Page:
Just yesterday I saw an 86 year old woman with mulitple medical problems on multiple medications with tachycardia and hypertension. I couldn't view her medication profile, I couldn't see her old ECG, I couldn't review her last cardiology consult, etc. This is modern medicine? Give me a universal open source EHR with collaborative sharing of all the records, newest treatments, newest computerized tools for monitoring care, and which is vastly more affordable (and they are out there like commercialized versions of VistA). PLEASE! ASAP, too.

Simple calculation of $6,000,000/year. I have to believe the vast majority of hospitals cannot afford that or realize anywhere near that number in ROI.

Gwen's comment of "open source" is poorly termed. As open source EHRs gain more steam around their fast, collaborative, and proven implementations from the VA, to West Virginia's Department of Health and Human Resources , to Midland Memorial Hospital, and now Silver Hill Hospital open source properly referenced will begin to show faster, more affordable, and highly adopted IT solutions for many hospitals.

Open source defined by some is an approach to design, development, and distribution offering practical accessibility to a product's source (goods and knowledge). EPIC is not an open source vendor and should never be referred to as such. I do commend Dale on his "transparency" of the enormous cost and effort to make EPIC a success at his institution. I also wonder as others do if those calculations included the huge upfront cost that most hospitals cannot afford in their capital budgets.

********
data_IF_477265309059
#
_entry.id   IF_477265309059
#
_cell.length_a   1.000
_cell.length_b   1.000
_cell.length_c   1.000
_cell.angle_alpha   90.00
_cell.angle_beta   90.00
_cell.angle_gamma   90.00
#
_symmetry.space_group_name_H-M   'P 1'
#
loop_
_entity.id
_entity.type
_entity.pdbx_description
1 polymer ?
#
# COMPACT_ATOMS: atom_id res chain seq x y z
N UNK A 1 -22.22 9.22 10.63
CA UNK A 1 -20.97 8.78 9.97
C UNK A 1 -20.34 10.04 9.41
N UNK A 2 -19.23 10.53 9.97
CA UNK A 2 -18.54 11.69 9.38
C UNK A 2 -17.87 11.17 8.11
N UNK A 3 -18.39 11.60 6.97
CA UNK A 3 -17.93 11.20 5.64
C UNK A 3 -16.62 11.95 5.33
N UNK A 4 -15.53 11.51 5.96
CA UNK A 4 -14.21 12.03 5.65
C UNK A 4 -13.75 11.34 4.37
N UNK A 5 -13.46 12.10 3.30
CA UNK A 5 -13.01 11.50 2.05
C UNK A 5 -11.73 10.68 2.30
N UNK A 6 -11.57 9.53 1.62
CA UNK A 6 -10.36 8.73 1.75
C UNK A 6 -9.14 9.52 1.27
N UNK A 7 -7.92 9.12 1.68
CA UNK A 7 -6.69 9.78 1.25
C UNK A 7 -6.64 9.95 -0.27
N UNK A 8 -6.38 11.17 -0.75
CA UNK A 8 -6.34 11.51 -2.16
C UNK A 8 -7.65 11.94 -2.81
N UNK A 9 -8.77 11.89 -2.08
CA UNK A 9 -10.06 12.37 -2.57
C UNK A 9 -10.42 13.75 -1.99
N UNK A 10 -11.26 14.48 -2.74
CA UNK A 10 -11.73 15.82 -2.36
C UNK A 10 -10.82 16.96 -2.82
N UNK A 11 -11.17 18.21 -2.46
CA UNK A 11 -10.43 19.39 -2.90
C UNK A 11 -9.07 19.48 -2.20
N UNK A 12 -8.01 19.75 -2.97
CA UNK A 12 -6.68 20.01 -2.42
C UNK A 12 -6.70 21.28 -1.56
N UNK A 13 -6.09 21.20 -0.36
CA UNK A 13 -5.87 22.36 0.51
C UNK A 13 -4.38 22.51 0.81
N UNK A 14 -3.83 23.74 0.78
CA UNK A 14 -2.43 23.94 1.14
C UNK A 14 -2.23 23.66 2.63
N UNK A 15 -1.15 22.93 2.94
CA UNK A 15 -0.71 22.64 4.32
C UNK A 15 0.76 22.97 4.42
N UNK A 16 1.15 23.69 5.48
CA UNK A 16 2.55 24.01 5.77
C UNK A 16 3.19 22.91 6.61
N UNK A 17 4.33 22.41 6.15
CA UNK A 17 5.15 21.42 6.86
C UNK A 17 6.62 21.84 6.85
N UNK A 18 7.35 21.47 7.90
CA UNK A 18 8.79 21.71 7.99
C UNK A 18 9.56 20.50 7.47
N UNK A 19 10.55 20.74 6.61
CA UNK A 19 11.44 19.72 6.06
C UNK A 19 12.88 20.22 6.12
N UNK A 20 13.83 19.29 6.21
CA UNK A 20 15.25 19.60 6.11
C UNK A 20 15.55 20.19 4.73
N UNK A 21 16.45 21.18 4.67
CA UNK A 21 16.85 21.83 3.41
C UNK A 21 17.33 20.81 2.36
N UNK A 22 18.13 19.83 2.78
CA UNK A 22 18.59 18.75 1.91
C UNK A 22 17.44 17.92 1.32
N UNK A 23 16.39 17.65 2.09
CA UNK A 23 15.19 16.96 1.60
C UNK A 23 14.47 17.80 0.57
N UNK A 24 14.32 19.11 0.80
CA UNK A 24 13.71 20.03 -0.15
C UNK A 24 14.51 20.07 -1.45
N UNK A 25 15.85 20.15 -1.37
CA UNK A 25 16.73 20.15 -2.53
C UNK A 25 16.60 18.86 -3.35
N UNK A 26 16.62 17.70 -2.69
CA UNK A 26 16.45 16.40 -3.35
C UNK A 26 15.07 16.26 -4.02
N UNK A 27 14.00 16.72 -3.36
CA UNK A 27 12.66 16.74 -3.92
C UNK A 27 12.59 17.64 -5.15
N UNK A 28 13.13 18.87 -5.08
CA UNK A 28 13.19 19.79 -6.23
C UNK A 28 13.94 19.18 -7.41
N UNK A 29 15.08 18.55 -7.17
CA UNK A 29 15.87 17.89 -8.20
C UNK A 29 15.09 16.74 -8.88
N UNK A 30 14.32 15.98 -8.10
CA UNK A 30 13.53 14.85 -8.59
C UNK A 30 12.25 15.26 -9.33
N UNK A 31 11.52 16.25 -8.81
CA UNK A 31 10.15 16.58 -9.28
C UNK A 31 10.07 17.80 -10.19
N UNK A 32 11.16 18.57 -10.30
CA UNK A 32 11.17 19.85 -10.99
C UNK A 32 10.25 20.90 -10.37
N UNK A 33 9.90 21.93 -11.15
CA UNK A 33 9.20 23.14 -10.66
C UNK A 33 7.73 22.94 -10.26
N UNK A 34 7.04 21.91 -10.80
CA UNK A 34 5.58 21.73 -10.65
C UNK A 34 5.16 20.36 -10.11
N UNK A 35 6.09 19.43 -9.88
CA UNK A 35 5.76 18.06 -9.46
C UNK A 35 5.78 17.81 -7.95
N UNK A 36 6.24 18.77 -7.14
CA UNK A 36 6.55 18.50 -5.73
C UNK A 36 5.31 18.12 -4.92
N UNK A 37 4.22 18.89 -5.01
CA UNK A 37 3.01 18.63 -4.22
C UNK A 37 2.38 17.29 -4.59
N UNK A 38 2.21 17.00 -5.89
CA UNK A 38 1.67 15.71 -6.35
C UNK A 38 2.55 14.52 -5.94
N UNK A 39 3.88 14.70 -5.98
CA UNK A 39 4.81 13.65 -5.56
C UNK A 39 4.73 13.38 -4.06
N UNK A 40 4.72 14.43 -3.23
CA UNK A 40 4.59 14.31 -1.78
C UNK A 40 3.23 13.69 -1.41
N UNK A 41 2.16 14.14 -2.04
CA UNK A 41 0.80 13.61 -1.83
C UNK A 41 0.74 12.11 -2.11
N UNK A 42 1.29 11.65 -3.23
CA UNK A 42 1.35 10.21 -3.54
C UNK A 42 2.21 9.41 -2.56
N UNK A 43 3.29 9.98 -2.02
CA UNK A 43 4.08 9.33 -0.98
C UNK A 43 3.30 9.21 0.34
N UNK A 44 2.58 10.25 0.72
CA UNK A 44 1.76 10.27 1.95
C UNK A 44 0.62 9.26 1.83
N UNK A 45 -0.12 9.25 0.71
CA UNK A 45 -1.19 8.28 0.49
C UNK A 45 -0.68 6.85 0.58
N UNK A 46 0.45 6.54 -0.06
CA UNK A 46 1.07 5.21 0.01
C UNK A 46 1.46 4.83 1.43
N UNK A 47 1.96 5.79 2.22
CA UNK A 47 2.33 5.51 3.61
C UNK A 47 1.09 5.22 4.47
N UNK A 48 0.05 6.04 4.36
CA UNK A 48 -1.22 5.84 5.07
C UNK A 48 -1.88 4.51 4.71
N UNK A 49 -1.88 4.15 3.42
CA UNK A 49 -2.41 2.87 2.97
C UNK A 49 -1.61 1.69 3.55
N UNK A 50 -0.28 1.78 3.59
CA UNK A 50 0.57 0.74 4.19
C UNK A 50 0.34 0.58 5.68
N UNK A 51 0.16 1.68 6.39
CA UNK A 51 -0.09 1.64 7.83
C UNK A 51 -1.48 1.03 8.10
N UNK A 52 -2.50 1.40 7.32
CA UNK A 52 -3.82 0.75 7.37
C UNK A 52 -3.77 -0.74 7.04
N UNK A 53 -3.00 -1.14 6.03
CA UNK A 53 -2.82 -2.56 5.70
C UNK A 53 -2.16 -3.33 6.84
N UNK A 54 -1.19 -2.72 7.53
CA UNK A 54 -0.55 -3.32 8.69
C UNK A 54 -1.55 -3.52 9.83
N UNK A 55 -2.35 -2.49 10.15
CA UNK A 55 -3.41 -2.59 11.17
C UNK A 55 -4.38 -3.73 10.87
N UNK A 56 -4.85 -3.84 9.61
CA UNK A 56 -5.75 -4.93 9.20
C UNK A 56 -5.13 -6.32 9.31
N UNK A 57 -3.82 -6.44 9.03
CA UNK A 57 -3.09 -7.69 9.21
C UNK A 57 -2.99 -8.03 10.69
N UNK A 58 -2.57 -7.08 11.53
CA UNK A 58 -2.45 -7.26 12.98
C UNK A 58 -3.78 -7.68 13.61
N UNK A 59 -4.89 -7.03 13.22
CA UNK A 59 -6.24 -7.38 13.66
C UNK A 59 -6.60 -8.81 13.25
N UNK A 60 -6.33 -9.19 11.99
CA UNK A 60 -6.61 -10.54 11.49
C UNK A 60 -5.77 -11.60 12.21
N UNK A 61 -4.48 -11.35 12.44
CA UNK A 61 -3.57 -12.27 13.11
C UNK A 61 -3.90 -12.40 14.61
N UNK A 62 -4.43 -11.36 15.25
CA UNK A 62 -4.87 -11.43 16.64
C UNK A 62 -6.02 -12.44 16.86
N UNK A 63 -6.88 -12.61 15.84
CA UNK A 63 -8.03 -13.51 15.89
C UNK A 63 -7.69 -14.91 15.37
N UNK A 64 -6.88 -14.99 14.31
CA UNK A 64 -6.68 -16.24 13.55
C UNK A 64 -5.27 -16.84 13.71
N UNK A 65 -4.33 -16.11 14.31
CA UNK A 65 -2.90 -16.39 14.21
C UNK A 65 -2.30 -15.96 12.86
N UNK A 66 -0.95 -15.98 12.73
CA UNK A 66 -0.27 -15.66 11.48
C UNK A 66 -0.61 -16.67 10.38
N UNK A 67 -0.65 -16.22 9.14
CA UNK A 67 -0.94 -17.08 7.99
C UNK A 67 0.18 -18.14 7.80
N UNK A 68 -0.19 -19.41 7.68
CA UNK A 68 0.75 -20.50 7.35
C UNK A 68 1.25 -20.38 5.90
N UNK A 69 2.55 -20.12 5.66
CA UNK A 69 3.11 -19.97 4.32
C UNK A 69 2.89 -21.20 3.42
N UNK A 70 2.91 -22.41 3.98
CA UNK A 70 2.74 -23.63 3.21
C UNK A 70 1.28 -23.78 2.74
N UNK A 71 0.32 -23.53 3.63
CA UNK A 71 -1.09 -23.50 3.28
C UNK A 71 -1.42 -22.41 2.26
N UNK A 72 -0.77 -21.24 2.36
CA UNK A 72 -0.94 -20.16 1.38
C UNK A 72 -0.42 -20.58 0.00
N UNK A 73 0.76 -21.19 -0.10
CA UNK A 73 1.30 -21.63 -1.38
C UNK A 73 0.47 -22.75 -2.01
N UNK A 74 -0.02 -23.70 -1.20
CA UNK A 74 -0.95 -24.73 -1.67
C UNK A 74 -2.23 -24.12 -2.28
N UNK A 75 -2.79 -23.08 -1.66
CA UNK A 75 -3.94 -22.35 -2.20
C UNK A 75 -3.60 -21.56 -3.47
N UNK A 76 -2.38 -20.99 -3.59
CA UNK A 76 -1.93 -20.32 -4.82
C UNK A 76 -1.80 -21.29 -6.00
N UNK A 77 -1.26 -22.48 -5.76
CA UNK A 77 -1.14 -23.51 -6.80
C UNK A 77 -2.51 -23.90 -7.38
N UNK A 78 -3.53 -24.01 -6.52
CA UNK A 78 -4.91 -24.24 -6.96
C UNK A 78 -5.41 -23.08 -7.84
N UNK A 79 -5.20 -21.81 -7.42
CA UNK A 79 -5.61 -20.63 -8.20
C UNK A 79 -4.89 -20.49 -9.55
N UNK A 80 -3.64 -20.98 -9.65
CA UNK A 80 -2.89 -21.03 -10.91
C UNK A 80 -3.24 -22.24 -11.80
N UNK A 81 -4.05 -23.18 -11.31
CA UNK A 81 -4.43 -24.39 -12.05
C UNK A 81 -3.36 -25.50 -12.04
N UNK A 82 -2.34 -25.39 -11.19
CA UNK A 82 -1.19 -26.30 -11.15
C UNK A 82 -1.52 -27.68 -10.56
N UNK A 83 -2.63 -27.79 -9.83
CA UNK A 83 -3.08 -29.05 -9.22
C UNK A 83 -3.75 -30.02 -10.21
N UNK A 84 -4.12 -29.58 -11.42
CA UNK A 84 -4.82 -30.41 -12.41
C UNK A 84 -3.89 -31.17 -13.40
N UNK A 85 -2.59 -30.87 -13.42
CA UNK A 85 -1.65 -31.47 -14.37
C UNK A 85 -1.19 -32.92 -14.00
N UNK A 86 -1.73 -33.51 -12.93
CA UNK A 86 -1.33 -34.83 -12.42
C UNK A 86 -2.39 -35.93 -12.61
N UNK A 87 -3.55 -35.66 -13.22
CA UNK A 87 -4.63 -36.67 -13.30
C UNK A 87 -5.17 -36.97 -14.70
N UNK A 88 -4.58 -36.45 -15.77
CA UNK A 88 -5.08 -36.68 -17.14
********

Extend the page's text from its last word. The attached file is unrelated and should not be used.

Ultimately, the measure should be patient outcomes. Then perhaps clinical metrics as Dale described which ostensibly lead to better outcomes. Smart hospital executives should make rational budget decisions and wise enterprise wide deployment of healthcare IT that gets them started on the road to efficiency and improvement. Its startling to me that the VA has done it so well, but community hospitals have been slow to copy the VA's template of success. It is almost delusional in my eyes that some major institutions are spending enormous amounts of money for massive implementations. Keeping up with the Jones's?

With open source your get community involvement, proven usage and outcomes, much better pricing, faster implementation, continual software enhancements and a better ratio of cost to ROI.

Robert, I enjoyed your comments.  I'd like to understand your six million dollars per year number above.  I couldn't relate it to Dales numbers, such as per physician year.

With regard to your "Ultimate measure" comment, there's broad agreement on that, as well as challenges.  See Anthony's post on PolicyLand, for a discussion of RealityLand.

Jonathan Teich, MD, PhD, in a presentation titled
"ARRA and Other National Initiatives: Implications for Quality of Care" shared the following graphic:

Jonathan contextualized this as levels at which measurement could be done.  This was developed as part of a CMS task force some time back.